Is local history dead?

Some folks could care less about history. They may appreciate the sacrifices and determination of our forebears in a theoretical sense, but don?t see the sense in investing today?s energy and resources to preserve the relics of the past. Others see museums and other expressions of preservation as a way to honor the contributions of those pioneers, and perhaps challenge us to the embrace similar values and aspirations as we consider our challenges for the current day.

Suffice it to say, the city of Hillsboro is looking for folks in the latter camp to express themselves about the future of the city local museums. Last summer, as budgets tightened, the city council cut the funding that provided staff to preserve and promote the town?s two local historical entities, the Mennonite Settlement Museum and the Schaeffler House. Without staff to manage those two museums, local history may not be dead, but it is temporarily comatose.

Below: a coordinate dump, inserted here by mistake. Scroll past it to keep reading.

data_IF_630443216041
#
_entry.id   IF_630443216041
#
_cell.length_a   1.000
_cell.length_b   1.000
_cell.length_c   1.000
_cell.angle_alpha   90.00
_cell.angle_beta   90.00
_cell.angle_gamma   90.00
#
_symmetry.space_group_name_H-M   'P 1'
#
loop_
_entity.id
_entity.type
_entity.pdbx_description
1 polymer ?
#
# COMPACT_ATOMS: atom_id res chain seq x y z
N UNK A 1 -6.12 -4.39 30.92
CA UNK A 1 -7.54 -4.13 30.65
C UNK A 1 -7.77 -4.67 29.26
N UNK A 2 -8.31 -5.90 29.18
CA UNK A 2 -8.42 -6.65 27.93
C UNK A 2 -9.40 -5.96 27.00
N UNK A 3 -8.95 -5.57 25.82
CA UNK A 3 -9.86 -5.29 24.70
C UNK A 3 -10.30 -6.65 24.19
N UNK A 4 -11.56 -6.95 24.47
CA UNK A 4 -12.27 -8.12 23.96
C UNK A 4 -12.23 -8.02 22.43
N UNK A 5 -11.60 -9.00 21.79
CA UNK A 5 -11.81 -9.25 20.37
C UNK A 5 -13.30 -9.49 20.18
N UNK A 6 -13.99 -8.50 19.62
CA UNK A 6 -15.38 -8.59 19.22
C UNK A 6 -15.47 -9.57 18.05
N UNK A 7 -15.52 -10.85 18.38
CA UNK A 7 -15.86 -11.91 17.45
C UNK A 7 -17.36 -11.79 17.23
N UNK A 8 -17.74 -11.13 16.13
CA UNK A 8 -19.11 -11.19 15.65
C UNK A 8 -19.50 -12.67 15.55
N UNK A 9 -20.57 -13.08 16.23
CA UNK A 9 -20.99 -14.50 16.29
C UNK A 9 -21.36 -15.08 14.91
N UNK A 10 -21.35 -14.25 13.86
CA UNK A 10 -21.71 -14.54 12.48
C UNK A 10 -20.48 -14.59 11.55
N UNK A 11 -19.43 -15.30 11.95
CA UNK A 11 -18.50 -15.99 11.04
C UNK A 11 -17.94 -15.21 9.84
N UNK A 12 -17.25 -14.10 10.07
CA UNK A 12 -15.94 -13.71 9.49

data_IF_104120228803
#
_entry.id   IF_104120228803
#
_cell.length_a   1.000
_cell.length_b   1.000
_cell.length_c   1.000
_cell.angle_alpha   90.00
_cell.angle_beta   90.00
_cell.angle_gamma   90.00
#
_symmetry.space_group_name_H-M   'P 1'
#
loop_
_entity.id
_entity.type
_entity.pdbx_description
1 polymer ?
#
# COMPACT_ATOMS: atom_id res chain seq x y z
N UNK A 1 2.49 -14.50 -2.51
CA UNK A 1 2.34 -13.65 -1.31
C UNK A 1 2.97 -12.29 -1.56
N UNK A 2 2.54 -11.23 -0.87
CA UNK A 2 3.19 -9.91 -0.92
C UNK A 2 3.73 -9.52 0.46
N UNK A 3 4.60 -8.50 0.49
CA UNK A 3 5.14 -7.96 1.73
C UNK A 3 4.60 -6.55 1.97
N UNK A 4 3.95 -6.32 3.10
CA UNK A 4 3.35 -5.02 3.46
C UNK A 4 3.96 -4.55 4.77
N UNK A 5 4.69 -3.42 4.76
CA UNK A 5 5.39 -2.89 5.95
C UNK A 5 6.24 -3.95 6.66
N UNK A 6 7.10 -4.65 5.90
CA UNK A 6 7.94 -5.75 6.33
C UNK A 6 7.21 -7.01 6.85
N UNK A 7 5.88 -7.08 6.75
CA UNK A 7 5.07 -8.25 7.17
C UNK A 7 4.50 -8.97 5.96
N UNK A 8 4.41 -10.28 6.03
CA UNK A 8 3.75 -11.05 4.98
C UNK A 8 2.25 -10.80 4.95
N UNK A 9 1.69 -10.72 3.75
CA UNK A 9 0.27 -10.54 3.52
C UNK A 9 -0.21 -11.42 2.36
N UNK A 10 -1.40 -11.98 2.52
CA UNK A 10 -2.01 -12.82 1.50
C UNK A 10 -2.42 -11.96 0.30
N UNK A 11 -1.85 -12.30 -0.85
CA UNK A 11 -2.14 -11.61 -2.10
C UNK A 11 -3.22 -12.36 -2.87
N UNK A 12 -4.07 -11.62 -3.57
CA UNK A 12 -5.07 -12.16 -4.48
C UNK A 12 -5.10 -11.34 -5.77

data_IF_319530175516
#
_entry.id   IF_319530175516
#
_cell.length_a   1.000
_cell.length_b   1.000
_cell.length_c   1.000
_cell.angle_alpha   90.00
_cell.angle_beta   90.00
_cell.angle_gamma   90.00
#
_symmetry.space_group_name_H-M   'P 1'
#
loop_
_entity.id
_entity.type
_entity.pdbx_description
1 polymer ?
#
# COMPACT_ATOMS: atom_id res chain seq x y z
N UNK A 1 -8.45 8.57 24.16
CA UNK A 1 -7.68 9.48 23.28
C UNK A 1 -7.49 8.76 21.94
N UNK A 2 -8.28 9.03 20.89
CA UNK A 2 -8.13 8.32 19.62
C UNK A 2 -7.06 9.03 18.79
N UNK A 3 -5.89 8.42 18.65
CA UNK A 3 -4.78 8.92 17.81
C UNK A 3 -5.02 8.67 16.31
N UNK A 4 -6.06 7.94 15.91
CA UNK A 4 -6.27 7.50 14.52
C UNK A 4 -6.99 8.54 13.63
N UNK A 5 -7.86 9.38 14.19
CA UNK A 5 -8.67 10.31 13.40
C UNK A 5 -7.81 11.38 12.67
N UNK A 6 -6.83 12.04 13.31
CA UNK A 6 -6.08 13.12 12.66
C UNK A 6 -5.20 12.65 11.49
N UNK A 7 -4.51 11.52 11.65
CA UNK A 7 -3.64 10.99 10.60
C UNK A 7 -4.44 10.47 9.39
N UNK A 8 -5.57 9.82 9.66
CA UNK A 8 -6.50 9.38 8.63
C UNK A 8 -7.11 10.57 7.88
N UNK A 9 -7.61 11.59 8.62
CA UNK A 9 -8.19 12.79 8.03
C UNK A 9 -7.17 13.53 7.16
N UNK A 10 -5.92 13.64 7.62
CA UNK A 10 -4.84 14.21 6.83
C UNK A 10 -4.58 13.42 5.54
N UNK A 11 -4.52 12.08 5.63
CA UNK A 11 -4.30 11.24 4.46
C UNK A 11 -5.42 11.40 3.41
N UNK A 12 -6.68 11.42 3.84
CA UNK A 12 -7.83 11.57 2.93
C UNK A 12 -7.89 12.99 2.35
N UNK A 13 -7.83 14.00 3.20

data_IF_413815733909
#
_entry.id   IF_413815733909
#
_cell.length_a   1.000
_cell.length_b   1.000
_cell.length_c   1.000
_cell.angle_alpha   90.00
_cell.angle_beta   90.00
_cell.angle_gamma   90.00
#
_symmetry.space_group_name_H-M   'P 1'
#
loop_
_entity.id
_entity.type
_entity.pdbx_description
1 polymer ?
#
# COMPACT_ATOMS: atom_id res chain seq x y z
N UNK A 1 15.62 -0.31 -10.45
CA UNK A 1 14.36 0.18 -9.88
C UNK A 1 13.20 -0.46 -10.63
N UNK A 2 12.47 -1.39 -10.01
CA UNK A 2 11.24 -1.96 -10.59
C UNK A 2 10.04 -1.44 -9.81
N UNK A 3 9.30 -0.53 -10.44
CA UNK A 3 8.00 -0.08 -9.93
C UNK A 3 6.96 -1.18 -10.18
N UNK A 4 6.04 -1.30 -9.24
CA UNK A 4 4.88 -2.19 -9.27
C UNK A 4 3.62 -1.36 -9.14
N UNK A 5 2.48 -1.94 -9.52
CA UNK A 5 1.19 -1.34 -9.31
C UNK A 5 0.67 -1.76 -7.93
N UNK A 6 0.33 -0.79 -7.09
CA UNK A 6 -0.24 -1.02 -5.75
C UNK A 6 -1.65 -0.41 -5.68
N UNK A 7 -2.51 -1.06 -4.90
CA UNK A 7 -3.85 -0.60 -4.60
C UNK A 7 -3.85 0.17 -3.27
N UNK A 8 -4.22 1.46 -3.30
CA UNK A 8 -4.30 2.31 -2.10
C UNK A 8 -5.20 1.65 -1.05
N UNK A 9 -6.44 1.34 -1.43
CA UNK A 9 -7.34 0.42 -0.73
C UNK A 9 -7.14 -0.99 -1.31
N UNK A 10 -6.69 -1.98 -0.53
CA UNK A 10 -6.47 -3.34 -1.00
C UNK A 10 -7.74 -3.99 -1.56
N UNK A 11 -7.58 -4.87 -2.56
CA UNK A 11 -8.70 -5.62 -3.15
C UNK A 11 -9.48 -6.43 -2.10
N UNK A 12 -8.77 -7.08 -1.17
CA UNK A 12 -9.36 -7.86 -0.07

City leaders have called for a public meeting at 7 p.m. Wednesday, Feb. 16, in the community room in city hall to give proponents of Hillsboro?s history an opportunity to chime in about the future of local museums. The session, as city leaders describe it, will be less about decisions made in the recent past and more about decisions that should be made for the future.

We sense a sincere desire by city leaders to gather public input. Unless your voice is heard, this city?s historical treasures may become buried treasures. ?DR

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